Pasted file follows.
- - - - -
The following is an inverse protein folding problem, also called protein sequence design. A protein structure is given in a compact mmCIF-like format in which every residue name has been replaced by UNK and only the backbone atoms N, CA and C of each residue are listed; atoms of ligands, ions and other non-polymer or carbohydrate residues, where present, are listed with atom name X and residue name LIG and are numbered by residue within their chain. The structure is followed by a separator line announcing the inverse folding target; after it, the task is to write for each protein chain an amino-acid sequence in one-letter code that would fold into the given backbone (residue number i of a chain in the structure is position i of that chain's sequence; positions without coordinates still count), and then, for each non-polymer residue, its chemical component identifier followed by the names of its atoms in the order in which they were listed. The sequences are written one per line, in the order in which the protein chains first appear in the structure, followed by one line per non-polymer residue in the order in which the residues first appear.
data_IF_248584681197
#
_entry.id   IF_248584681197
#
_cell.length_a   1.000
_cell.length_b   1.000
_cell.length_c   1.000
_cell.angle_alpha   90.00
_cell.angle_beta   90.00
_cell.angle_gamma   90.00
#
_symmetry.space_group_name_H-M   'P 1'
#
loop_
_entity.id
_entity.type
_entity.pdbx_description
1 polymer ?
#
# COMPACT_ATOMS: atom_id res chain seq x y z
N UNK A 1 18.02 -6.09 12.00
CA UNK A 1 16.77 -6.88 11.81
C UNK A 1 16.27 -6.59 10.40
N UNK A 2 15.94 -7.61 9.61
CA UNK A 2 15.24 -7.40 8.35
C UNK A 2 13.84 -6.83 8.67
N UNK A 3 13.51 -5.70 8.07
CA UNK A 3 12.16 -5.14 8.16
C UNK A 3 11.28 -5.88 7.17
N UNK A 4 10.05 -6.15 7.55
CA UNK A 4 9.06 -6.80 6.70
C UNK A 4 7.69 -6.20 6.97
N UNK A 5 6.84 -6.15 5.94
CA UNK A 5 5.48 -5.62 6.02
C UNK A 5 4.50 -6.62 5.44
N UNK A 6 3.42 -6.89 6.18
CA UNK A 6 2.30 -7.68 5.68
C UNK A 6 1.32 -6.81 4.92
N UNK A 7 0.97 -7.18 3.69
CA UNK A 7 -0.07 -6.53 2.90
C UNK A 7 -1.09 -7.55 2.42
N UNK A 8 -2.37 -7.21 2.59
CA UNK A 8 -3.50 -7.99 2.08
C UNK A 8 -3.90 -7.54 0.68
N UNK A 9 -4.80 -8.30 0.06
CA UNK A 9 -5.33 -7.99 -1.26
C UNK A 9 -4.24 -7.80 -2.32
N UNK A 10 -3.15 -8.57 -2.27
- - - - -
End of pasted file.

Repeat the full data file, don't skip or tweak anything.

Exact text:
The following is an inverse protein folding problem, also called protein sequence design. A protein structure is given in a compact mmCIF-like format in which every residue name has been replaced by UNK and only the backbone atoms N, CA and C of each residue are listed; atoms of ligands, ions and other non-polymer or carbohydrate residues, where present, are listed with atom name X and residue name LIG and are numbered by residue within their chain. The structure is followed by a separator line announcing the inverse folding target; after it, the task is to write for each protein chain an amino-acid sequence in one-letter code that would fold into the given backbone (residue number i of a chain in the structure is position i of that chain's sequence; positions without coordinates still count), and then, for each non-polymer residue, its chemical component identifier followed by the names of its atoms in the order in which they were listed. The sequences are written one per line, in the order in which the protein chains first appear in the structure, followed by one line per non-polymer residue in the order in which the residues first appear.
data_IF_248584681197
#
_entry.id   IF_248584681197
#
_cell.length_a   1.000
_cell.length_b   1.000
_cell.length_c   1.000
_cell.angle_alpha   90.00
_cell.angle_beta   90.00
_cell.angle_gamma   90.00
#
_symmetry.space_group_name_H-M   'P 1'
#
loop_
_entity.id
_entity.type
_entity.pdbx_description
1 polymer ?
#
# COMPACT_ATOMS: atom_id res chain seq x y z
N UNK A 1 18.02 -6.09 12.00
CA UNK A 1 16.77 -6.88 11.81
C UNK A 1 16.27 -6.59 10.40
N UNK A 2 15.94 -7.61 9.61
CA UNK A 2 15.24 -7.40 8.35
C UNK A 2 13.84 -6.83 8.67
N UNK A 3 13.51 -5.70 8.07
CA UNK A 3 12.16 -5.14 8.16
C UNK A 3 11.28 -5.88 7.17
N UNK A 4 10.05 -6.15 7.55
CA UNK A 4 9.06 -6.80 6.70
C UNK A 4 7.69 -6.20 6.97
N UNK A 5 6.84 -6.15 5.94
CA UNK A 5 5.48 -5.62 6.02
C UNK A 5 4.50 -6.62 5.44
N UNK A 6 3.42 -6.89 6.18
CA UNK A 6 2.30 -7.68 5.68
C UNK A 6 1.32 -6.81 4.92
N UNK A 7 0.97 -7.18 3.69
CA UNK A 7 -0.07 -6.53 2.90
C UNK A 7 -1.09 -7.55 2.42
N UNK A 8 -2.37 -7.21 2.59
CA UNK A 8 -3.50 -7.99 2.08
C UNK A 8 -3.90 -7.54 0.68
N UNK A 9 -4.80 -8.30 0.06
CA UNK A 9 -5.33 -7.99 -1.26
C UNK A 9 -4.24 -7.80 -2.32
N UNK A 10 -3.15 -8.57 -2.27